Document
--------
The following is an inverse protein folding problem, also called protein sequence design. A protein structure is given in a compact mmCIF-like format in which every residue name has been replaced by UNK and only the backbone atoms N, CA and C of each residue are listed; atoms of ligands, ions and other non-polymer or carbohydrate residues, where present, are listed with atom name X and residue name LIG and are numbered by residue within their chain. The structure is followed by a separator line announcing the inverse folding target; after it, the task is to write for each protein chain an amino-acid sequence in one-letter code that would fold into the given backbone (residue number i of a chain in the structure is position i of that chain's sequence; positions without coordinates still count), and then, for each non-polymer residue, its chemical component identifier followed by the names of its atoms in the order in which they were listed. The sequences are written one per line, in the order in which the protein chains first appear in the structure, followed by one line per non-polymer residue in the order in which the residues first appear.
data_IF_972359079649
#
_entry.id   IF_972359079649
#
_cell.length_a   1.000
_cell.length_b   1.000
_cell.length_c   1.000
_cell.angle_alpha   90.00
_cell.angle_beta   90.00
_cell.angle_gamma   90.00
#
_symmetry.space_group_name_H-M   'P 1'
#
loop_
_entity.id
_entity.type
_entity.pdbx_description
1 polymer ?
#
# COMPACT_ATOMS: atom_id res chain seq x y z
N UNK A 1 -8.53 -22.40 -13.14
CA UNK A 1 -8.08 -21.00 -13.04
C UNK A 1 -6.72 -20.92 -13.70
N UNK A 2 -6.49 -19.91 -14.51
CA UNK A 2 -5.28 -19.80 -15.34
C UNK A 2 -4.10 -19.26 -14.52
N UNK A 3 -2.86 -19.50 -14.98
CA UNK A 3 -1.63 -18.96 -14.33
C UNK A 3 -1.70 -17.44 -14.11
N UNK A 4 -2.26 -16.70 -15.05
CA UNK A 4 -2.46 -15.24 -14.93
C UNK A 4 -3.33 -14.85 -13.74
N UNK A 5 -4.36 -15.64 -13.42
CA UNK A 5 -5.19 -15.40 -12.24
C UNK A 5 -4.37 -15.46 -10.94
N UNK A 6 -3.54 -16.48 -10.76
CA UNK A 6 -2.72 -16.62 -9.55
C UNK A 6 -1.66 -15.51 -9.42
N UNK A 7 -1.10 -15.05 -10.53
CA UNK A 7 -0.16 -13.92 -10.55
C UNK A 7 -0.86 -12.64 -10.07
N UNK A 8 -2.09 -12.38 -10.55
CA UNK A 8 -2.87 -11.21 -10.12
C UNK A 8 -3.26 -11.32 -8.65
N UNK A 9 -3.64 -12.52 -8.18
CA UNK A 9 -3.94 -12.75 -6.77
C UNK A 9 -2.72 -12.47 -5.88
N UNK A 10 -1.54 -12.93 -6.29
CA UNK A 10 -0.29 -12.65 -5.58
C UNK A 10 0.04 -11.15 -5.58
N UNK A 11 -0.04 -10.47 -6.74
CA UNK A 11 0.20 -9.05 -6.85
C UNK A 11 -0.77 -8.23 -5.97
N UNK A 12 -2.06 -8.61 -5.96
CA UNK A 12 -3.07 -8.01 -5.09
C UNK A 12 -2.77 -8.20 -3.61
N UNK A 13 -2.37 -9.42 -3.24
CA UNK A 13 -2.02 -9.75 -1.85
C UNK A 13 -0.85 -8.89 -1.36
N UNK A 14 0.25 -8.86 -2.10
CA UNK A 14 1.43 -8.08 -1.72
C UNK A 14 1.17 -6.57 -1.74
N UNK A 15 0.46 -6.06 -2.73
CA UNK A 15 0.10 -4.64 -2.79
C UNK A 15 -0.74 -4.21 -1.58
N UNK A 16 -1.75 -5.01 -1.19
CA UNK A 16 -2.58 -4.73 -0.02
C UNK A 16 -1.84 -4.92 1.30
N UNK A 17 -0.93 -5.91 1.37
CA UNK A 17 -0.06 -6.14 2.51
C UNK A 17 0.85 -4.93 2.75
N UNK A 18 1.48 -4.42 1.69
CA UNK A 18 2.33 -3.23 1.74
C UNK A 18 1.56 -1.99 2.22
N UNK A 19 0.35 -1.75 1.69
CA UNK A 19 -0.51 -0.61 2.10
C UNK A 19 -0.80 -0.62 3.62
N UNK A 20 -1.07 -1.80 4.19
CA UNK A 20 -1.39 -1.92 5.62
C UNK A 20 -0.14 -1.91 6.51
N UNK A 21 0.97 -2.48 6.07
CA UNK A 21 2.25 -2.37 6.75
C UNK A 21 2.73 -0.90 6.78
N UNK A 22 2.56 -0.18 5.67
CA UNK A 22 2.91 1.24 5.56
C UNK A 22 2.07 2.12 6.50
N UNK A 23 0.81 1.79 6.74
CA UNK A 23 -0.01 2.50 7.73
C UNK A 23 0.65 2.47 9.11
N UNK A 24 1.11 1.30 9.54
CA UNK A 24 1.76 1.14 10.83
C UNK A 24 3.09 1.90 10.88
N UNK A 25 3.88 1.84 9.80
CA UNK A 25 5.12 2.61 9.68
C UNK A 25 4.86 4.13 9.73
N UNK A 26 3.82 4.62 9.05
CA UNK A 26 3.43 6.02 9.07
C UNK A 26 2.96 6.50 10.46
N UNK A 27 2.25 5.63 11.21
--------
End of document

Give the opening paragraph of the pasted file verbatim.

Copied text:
The following is an inverse protein folding problem, also called protein sequence design. A protein structure is given in a compact mmCIF-like format in which every residue name has been replaced by UNK and only the backbone atoms N, CA and C of each residue are listed; atoms of ligands, ions and other non-polymer or carbohydrate residues, where present, are listed with atom name X and residue name LIG and are numbered by residue within their chain. The structure is followed by a separator line announcing the inverse folding target; after it, the task is to write for each protein chain an amino-acid sequence in one-letter code that would fold into the given backbone (residue number i of a chain in the structure is position i of that chain's sequence; positions without coordinates still count), and then, for each non-polymer residue, its chemical component identifier followed by the names of its atoms in the order in which they were listed. The sequences are written one per line, in the order in which the protein chains first appear in the structure, followed by one line per non-polymer residue in the order in which the residues first appear.